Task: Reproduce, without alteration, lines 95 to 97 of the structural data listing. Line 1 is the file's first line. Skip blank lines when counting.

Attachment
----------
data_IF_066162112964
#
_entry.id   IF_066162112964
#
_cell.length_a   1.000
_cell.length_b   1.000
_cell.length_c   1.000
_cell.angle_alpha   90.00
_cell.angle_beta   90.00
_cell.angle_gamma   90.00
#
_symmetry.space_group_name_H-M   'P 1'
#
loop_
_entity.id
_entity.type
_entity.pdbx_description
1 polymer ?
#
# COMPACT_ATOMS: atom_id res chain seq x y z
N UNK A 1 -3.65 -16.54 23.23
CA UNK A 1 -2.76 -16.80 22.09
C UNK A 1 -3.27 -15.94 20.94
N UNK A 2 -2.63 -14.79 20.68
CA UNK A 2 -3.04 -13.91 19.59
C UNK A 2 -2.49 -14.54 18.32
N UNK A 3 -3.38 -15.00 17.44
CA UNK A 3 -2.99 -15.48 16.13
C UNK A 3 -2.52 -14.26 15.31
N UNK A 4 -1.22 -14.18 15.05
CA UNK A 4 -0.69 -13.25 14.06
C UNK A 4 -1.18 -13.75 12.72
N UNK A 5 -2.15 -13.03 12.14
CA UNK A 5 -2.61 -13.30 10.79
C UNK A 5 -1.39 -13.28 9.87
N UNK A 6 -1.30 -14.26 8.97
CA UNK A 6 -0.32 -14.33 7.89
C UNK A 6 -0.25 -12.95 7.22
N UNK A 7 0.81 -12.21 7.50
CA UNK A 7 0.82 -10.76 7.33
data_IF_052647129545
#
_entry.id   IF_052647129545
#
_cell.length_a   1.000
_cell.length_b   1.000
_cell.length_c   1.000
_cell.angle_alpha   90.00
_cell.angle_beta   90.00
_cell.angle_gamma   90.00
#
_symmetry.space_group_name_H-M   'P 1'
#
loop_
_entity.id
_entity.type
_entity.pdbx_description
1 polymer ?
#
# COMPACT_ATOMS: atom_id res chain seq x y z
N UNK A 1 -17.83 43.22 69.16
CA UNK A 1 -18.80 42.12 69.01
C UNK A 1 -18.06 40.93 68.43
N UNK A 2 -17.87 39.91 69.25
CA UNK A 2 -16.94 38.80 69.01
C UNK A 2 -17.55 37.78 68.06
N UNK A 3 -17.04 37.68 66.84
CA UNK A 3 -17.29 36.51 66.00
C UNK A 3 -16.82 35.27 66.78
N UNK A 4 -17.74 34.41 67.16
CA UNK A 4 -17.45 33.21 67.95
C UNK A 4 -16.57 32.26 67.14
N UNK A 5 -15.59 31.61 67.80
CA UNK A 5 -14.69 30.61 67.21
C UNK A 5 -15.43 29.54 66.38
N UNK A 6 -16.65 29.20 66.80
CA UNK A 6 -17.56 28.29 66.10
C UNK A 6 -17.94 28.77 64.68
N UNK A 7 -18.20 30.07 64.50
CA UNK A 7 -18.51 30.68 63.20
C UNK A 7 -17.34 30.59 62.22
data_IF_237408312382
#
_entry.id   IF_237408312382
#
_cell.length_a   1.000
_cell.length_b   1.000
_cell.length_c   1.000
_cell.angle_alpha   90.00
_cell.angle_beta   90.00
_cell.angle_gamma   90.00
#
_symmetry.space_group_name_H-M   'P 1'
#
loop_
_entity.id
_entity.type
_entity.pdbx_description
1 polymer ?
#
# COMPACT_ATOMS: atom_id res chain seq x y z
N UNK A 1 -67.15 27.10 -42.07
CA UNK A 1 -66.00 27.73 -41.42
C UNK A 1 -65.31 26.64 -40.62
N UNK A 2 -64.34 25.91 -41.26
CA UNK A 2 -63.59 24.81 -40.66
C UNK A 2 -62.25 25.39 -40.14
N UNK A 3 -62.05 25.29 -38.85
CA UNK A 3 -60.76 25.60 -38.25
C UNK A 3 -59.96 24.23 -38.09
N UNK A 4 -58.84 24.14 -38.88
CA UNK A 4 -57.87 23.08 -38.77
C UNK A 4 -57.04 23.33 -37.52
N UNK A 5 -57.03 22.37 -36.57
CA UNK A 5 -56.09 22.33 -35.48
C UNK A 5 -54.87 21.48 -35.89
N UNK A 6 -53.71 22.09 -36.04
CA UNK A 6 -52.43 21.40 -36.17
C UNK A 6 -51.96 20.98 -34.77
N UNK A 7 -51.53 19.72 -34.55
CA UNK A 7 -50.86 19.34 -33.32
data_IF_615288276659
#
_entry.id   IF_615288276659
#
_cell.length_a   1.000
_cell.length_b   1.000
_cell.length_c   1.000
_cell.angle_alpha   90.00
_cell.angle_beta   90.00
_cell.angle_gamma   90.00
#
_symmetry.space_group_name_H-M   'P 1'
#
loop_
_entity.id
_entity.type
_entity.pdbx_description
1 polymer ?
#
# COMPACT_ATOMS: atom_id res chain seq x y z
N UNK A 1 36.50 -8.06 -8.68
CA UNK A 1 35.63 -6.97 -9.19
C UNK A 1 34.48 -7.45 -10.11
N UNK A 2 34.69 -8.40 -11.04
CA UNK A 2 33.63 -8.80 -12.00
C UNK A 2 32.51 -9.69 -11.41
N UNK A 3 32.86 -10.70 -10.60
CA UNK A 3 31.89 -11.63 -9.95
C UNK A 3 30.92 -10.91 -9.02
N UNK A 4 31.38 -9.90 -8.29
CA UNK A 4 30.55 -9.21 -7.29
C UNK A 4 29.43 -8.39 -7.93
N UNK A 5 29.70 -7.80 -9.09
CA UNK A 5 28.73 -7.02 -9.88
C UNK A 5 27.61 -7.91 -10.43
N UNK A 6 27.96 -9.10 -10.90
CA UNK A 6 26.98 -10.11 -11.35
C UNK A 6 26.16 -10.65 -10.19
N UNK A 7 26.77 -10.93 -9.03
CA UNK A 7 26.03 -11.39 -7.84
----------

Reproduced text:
loop_
_entity.id
_entity.type